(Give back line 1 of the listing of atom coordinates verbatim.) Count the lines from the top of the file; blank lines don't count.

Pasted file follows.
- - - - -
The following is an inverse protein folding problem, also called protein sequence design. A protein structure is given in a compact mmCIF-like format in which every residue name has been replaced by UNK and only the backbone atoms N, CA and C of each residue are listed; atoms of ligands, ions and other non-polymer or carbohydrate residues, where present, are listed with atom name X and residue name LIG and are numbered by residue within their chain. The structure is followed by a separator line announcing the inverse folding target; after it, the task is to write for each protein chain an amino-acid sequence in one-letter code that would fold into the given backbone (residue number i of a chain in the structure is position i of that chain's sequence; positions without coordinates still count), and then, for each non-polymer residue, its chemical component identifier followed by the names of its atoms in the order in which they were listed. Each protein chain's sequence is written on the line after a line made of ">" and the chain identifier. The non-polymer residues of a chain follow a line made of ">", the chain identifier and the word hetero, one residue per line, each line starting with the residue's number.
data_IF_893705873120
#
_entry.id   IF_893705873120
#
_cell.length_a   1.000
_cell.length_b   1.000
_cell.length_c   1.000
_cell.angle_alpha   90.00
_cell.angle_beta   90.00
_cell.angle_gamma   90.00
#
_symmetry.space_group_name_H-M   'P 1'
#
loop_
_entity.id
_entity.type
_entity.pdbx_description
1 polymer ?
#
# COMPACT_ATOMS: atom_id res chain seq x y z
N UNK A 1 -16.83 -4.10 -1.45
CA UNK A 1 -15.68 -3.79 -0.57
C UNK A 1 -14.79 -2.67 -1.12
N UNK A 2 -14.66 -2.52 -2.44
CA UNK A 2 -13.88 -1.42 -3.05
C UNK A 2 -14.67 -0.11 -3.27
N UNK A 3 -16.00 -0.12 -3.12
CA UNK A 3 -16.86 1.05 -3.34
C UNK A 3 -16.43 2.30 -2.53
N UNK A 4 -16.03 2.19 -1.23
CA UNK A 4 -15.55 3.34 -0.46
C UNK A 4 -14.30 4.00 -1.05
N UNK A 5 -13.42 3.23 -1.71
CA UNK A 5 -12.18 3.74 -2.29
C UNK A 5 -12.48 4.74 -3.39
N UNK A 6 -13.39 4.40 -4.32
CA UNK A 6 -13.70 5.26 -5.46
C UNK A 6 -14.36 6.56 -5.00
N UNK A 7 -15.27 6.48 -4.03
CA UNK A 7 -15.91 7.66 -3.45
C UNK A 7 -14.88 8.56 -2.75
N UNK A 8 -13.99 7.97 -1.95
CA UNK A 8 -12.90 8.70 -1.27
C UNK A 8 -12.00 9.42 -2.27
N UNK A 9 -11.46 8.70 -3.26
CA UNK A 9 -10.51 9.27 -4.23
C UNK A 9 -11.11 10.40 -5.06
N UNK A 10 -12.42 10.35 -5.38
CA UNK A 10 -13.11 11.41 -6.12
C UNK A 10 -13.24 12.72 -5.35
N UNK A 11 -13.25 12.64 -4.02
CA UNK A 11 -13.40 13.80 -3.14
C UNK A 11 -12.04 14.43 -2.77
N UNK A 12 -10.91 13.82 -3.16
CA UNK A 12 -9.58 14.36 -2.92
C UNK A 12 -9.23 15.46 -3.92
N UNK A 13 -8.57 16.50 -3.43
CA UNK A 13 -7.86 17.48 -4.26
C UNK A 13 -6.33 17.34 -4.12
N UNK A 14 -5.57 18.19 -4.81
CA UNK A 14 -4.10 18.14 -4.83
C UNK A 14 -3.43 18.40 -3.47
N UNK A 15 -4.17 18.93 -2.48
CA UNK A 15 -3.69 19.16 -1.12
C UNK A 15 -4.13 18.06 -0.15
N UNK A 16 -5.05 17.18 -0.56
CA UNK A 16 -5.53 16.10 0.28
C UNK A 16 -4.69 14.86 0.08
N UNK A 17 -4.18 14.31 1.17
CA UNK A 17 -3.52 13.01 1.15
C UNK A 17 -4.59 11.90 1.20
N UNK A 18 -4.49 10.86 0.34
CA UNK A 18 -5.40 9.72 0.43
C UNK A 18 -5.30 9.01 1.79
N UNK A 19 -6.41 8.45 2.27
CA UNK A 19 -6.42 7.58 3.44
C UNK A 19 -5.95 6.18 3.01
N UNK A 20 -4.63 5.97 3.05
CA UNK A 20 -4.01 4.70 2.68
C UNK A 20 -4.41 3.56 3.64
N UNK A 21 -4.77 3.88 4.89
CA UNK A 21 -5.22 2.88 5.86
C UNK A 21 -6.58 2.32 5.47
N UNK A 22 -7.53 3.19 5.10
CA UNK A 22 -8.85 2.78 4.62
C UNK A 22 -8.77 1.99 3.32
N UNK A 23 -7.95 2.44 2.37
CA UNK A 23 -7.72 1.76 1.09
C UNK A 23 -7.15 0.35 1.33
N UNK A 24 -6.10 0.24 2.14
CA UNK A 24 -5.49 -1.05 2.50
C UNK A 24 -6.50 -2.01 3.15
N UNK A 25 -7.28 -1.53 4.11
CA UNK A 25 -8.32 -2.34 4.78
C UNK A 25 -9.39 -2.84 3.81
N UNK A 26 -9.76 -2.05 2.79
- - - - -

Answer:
The following is an inverse protein folding problem, also called protein sequence design. A protein structure is given in a compact mmCIF-like format in which every residue name has been replaced by UNK and only the backbone atoms N, CA and C of each residue are listed; atoms of ligands, ions and other non-polymer or carbohydrate residues, where present, are listed with atom name X and residue name LIG and are numbered by residue within their chain. The structure is followed by a separator line announcing the inverse folding target; after it, the task is to write for each protein chain an amino-acid sequence in one-letter code that would fold into the given backbone (residue number i of a chain in the structure is position i of that chain's sequence; positions without coordinates still count), and then, for each non-polymer residue, its chemical component identifier followed by the names of its atoms in the order in which they were listed. Each protein chain's sequence is written on the line after a line made of ">" and the chain identifier. The non-polymer residues of a chain follow a line made of ">", the chain identifier and the word hetero, one residue per line, each line starting with the residue's number.